Police detective Joe Leland (Frank Sinatra) investigates the murder of a homosexual man. While investigating, he discovers links to official corruption in New York City in this drama that delves into a world of sex and drugs. Based on the Roderick Thorpe novel.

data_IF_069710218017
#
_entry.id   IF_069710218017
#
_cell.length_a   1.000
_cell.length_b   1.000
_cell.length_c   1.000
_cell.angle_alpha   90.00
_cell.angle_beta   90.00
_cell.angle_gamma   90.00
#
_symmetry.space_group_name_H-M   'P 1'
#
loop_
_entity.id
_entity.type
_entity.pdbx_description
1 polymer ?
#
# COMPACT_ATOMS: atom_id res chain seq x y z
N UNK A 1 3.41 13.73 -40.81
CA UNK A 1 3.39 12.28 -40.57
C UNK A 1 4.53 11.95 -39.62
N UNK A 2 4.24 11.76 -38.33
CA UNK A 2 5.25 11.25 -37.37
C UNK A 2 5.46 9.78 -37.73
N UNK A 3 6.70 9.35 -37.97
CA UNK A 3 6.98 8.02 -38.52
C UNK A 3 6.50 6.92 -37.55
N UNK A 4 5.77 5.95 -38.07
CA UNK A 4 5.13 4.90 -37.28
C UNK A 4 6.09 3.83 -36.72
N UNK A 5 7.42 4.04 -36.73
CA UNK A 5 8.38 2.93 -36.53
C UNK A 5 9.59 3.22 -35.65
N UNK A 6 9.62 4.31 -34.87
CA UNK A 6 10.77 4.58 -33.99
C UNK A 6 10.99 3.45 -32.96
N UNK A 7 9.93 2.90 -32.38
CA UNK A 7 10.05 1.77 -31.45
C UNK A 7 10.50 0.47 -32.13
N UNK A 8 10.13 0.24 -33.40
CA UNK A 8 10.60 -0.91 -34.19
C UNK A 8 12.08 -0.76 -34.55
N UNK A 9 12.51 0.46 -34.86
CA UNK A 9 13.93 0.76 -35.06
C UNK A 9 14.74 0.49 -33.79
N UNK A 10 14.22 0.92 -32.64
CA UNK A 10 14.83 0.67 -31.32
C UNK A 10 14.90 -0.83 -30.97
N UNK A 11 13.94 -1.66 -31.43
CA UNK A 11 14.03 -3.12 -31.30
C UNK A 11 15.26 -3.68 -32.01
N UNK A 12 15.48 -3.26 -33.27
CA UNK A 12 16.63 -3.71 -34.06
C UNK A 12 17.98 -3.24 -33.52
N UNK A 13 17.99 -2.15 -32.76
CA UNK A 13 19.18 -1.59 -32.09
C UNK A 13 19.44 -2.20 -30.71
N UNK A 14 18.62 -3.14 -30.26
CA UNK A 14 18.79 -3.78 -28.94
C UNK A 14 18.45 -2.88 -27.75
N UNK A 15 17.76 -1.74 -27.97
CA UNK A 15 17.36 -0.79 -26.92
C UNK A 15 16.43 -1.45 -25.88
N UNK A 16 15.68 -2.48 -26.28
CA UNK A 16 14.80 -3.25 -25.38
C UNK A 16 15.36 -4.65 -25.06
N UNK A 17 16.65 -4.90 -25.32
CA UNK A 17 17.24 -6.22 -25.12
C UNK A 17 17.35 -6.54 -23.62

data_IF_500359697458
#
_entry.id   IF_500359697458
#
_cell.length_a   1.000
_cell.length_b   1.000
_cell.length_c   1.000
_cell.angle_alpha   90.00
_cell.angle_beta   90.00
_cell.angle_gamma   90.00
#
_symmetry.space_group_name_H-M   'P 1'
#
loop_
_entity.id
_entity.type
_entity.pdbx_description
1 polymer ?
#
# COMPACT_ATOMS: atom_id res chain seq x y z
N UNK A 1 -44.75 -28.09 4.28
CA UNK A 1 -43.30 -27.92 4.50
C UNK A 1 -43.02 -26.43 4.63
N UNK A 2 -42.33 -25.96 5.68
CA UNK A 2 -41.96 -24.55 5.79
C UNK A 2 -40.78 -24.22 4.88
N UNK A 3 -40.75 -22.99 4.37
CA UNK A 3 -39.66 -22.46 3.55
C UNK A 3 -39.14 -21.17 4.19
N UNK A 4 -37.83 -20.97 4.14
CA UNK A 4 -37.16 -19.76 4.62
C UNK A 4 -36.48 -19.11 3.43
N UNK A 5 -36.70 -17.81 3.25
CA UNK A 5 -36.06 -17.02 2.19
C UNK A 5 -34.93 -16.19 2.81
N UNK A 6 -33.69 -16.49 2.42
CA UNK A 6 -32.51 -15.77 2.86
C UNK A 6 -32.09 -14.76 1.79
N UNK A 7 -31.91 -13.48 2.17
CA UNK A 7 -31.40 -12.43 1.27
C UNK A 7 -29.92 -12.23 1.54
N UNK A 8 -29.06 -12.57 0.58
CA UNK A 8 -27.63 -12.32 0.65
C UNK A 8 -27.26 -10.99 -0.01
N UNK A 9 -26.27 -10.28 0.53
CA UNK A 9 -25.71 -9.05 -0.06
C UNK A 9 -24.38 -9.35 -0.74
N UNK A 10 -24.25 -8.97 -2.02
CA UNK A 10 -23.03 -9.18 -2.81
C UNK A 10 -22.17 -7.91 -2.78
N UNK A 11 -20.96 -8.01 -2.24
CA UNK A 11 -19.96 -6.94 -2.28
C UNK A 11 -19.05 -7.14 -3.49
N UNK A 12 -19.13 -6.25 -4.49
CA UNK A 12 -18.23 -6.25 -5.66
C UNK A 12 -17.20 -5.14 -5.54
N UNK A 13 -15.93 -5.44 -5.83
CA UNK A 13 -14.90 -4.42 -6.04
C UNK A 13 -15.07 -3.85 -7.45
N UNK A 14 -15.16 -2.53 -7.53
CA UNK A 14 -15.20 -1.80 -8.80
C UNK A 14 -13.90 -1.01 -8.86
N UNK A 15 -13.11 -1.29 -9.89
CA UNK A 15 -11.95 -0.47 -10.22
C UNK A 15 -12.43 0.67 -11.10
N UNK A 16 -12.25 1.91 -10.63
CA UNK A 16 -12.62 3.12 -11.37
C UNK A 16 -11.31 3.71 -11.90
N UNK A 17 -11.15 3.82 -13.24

Frank Sinatra's 1968 film The Detective was a serious attempt at a social statement sandwiched between the chairman's two lighthearted detective films Tony Rome and Lady in Cement. Directed by Gordon Douglas (who also directed the Tony Rome films), the plot centers around Detective Joe Leland (Sinatra) and his investigation of the murder of a prominent businessman's gay son. The film was notable at the time for openly depicting the gay community; however, it still falls back on the same tired stereotypes. Rounding out the cast is Lee Remick as Sinatra's nympho-wife, Robert Duvall as a violent homophobic cop, and Jack "the Klugster" Klugman as Sinatra's only honest ally on the force. Off screen, the film was notable for causing the irreparable rift between Sinatra and then-bride Mia Farrow, when she opted to star in Rosemary's Baby instead of this film. Obviously a wise choice, but The Detective is still a solid effort, with a great Jerry Goldsmith score and solid performances from all involved. Interestingly, this film could be considered the unofficial prequel to Die Hard. Both films were based on the same series of detective novels by Roderick Thorpe. --Kristian St. Clair --This text refers to an alternate DVD edition.